Here comes September.
I’m all over the place right now. At the risk of sounding crass, I feel like I’m carrying an illegitimate baby that you can’t help but to think of as a mistake. It is no coincidence that many artists use that childbirth analogy describing the excitement of doing something that comes so naturally, but fighting with the flora and fauna of logic and the mortal coil we all belong to. I know there is a bittersweet denouement on the horizon. For the onset of this project, there was the expected big decision.
The past few weeks the desire to abort the mission altogether came in a steady, syncopated fashion. One moment the passion to create dominated my psyche and then it would ebb between fits of dancing dancing dancing.
It is the dance that always makes me come to my senses. When I’m not in the studio, I am filled with resent and regret, as if I have taken on too much. Instead of the joy you get from playing with something so divine, you wallow in contempt for the life your project has taken away. You live for someone else now.
Truth be told, I almost canceled the show because I wanted to “…eat fine dining and go to strip clubs.” This a direct effect of stress, the illusions of grandeur. I am by no means holed up in my apartment drinking booze chaser-less, straight out the bottle (not in a while anyway). I have been squeezing in ample amounts of time with friends. Naturally, I spend much of the time talking about my project, how intense it is to have to nurture something that relies on you in order to survive. The Life Force of my work is experience. The company of others, strangers included, inspires me to the umpteenth power. Taking it all in – society is the ultimate contributor to my compositions; without it I would not bear the ability to feel.
The praise you get is of the utmost import. When the girls let me know in a myriad of ways how much my creation is appreciated, respected and enjoyed, I am reminded why I am doing it all in the first place. Still, I am my toughest critic albeit a Narcissistic one.
I am trying so hard to put my stamp on this work. I keep regurgitating this undertaking of auspiciously fusing my love of Bob Fosse and Alvin Ailey into an accessible and entertaining style. I bite hard off of those boys, but it has its own logic. I have an arsenal of “DeVo-isms” that are strictly original which is not to say this is unique to a distinguished few, surely every artist has something of their own up their sleeve. The motif that is derivative of my idols is what fertilizes my ideas.
I want people to tell me that my work looks like me. Some of it is branding, yes. I have spent the latter part of my life creating an identity, I have to inject my personalization in a big way so that my art can keep growing.
I feel like I have spiced up the choreography in some areas (some are still pending) but in other areas I have watered things down. We’re getting down to the wire and I wish that we were engaging in repetition at this point in time, but all of our schedules are so scattered I spend a lot of time re-teaching things and not enough time going over and over and over it again. I am delightfully sore all over my body nonetheless.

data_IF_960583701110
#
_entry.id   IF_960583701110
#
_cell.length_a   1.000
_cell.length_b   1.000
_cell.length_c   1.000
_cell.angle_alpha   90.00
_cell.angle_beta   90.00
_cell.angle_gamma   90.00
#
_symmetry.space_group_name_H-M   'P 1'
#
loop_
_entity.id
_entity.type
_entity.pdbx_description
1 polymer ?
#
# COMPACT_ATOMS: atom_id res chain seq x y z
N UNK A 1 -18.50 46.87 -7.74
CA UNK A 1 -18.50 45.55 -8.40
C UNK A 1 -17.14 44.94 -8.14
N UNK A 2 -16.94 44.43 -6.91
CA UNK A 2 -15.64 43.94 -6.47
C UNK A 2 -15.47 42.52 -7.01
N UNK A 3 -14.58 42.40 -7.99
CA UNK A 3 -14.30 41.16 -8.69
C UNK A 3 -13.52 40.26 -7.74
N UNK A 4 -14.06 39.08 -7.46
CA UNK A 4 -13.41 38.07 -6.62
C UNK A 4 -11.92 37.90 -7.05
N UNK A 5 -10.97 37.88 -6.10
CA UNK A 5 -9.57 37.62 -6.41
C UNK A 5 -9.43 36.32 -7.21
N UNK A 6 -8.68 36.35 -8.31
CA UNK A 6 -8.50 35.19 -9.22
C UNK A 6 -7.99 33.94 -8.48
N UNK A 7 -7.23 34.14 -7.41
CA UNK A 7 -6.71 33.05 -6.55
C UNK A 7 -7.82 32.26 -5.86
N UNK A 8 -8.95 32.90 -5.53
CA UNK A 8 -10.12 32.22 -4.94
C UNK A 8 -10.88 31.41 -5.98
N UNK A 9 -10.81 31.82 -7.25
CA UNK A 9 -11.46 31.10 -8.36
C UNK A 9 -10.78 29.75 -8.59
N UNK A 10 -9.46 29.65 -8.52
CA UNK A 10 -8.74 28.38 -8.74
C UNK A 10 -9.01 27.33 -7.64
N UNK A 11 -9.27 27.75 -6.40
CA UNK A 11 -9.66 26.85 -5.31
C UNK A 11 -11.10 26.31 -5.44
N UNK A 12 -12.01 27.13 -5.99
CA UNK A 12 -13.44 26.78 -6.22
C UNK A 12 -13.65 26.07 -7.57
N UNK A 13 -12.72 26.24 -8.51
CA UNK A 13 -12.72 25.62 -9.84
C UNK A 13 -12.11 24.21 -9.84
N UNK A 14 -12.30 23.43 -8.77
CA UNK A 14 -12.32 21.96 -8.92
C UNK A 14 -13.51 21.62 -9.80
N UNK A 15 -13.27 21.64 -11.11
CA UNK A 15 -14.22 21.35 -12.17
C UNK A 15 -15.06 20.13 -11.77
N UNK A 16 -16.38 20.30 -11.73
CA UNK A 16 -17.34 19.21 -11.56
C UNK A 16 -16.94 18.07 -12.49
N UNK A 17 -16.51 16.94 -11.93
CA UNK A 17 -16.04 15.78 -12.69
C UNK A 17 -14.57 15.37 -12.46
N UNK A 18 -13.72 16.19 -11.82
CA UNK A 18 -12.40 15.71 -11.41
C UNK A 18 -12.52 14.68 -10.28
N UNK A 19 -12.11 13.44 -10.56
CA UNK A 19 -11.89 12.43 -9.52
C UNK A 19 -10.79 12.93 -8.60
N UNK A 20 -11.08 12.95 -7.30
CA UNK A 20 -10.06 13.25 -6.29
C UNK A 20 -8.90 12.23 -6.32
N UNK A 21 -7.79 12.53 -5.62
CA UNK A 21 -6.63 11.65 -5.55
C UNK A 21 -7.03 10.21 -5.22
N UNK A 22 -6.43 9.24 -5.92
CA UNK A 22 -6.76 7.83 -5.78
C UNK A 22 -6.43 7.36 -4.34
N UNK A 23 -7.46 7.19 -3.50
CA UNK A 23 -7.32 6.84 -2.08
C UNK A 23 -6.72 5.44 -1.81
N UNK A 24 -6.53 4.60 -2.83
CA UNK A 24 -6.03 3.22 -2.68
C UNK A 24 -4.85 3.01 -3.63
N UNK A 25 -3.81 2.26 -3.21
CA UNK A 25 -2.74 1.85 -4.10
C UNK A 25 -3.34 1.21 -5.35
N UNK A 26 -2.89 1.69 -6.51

I found the original dialog that I was going to use for “Man Bites Dog”. It was about 5 or 6 real life news stories that were incredible in some fashion that wreaked of farce or inexplicable tragedy. Part of what I am satirizing is the fact that we all like to be up in everybody’s business. We’re all nosy voyeurs who enjoy the intoxication of temporary vicariousness.
The work is taking place in a studio with mirrors. The audience will be sitting next to and behind the dancers facing the mirror. Ideally, the entire performance would have the audience facing the mirror, an obvious correlation to the aforementioned theme.
There will be no dialog and there won’t be a lot of props, something that I have dabbled with in the past. It has been difficult to edit my work so drastically. I feel so out of character not playing dress-up with my work, not even the costumes will be significantly present. There will be no dramatic asides. No gas masks, no vampire blood, no wigs, no tulle, no oatmeal creampies, no onstage liposuction dramatizations, no poignant banter. Sure, there will still be a few tangibles to add flair to the production, but nothing that isn’t ridiculously important and relevant will be included.
The biggest obstacle for me right now is finding a place to rent chairs. I don’t have a big order, but it’s not a small one to say the least. It’s proving to be one of those impossible things to make it worth anyone’s time, but it’s a big deal, I can’t pull a Hippie style performance. While the space has a good vibe and is conducive to casual, standing exhibitions, part of my work is putting the audience in a structured order of commonplace.
I’m going to do it. Again, I am looking forward to it. This is a pretty big cast for me for a straight dance show, and they all work very well together. I have to construct the line-up sometime this week so we can all really start focusing our individual contributions to this success of our crazy family.